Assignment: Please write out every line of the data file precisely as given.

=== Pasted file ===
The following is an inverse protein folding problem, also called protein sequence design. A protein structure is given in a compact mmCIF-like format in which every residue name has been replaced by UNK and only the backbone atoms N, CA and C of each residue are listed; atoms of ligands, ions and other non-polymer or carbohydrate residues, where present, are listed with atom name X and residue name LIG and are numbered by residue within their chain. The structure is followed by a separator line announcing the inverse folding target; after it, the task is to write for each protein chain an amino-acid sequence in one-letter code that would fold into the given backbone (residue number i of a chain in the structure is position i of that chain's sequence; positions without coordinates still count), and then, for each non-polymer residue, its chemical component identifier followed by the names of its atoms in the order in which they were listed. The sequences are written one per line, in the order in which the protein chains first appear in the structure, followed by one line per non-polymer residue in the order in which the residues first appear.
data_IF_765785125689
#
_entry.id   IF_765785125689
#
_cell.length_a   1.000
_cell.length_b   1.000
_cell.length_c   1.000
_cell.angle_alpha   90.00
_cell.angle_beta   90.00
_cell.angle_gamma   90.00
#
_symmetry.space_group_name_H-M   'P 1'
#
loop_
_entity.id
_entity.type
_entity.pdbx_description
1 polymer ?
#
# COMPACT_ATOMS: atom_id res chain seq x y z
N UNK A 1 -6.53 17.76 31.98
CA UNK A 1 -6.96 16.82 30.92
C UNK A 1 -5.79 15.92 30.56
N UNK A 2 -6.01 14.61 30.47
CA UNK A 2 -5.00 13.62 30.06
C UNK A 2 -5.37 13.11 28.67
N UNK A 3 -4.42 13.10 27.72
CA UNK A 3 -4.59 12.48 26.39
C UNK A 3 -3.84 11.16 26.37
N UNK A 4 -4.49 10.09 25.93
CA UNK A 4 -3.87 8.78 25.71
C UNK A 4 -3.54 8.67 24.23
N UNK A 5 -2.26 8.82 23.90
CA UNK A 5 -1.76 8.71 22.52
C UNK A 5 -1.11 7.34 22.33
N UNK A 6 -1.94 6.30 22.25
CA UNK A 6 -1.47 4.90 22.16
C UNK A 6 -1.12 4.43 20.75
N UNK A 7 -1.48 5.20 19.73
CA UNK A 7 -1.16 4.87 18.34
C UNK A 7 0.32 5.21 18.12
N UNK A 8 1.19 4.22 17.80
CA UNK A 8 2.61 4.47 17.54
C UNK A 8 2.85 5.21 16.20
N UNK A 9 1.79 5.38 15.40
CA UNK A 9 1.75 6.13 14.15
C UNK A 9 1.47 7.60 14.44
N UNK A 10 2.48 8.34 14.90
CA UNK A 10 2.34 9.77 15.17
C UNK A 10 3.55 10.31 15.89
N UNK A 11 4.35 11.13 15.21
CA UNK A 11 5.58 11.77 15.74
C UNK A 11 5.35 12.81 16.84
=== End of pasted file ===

The following is an inverse protein folding problem, also called protein sequence design. A protein structure is given in a compact mmCIF-like format in which every residue name has been replaced by UNK and only the backbone atoms N, CA and C of each residue are listed; atoms of ligands, ions and other non-polymer or carbohydrate residues, where present, are listed with atom name X and residue name LIG and are numbered by residue within their chain. The structure is followed by a separator line announcing the inverse folding target; after it, the task is to write for each protein chain an amino-acid sequence in one-letter code that would fold into the given backbone (residue number i of a chain in the structure is position i of that chain's sequence; positions without coordinates still count), and then, for each non-polymer residue, its chemical component identifier followed by the names of its atoms in the order in which they were listed. The sequences are written one per line, in the order in which the protein chains first appear in the structure, followed by one line per non-polymer residue in the order in which the residues first appear.
data_IF_765785125689
#
_entry.id   IF_765785125689
#
_cell.length_a   1.000
_cell.length_b   1.000
_cell.length_c   1.000
_cell.angle_alpha   90.00
_cell.angle_beta   90.00
_cell.angle_gamma   90.00
#
_symmetry.space_group_name_H-M   'P 1'
#
loop_
_entity.id
_entity.type
_entity.pdbx_description
1 polymer ?
#
# COMPACT_ATOMS: atom_id res chain seq x y z
N UNK A 1 -6.53 17.76 31.98
CA UNK A 1 -6.96 16.82 30.92
C UNK A 1 -5.79 15.92 30.56
N UNK A 2 -6.01 14.61 30.47
CA UNK A 2 -5.00 13.62 30.06
C UNK A 2 -5.37 13.11 28.67
N UNK A 3 -4.42 13.10 27.72
CA UNK A 3 -4.59 12.48 26.39
C UNK A 3 -3.84 11.16 26.37
N UNK A 4 -4.49 10.09 25.93
CA UNK A 4 -3.87 8.78 25.71
C UNK A 4 -3.54 8.67 24.23
N UNK A 5 -2.26 8.82 23.90
CA UNK A 5 -1.76 8.71 22.52
C UNK A 5 -1.11 7.34 22.33
N UNK A 6 -1.94 6.30 22.25
CA UNK A 6 -1.47 4.90 22.16
C UNK A 6 -1.12 4.43 20.75
N UNK A 7 -1.48 5.20 19.73
CA UNK A 7 -1.16 4.87 18.34
C UNK A 7 0.32 5.21 18.12
N UNK A 8 1.19 4.22 17.80
CA UNK A 8 2.61 4.47 17.54
C UNK A 8 2.85 5.21 16.20
N UNK A 9 1.79 5.38 15.40
CA UNK A 9 1.75 6.13 14.15
C UNK A 9 1.47 7.60 14.44
N UNK A 10 2.48 8.34 14.90
CA UNK A 10 2.34 9.77 15.17
C UNK A 10 3.55 10.31 15.89
N UNK A 11 4.35 11.13 15.21
CA UNK A 11 5.58 11.77 15.74
C UNK A 11 5.35 12.81 16.84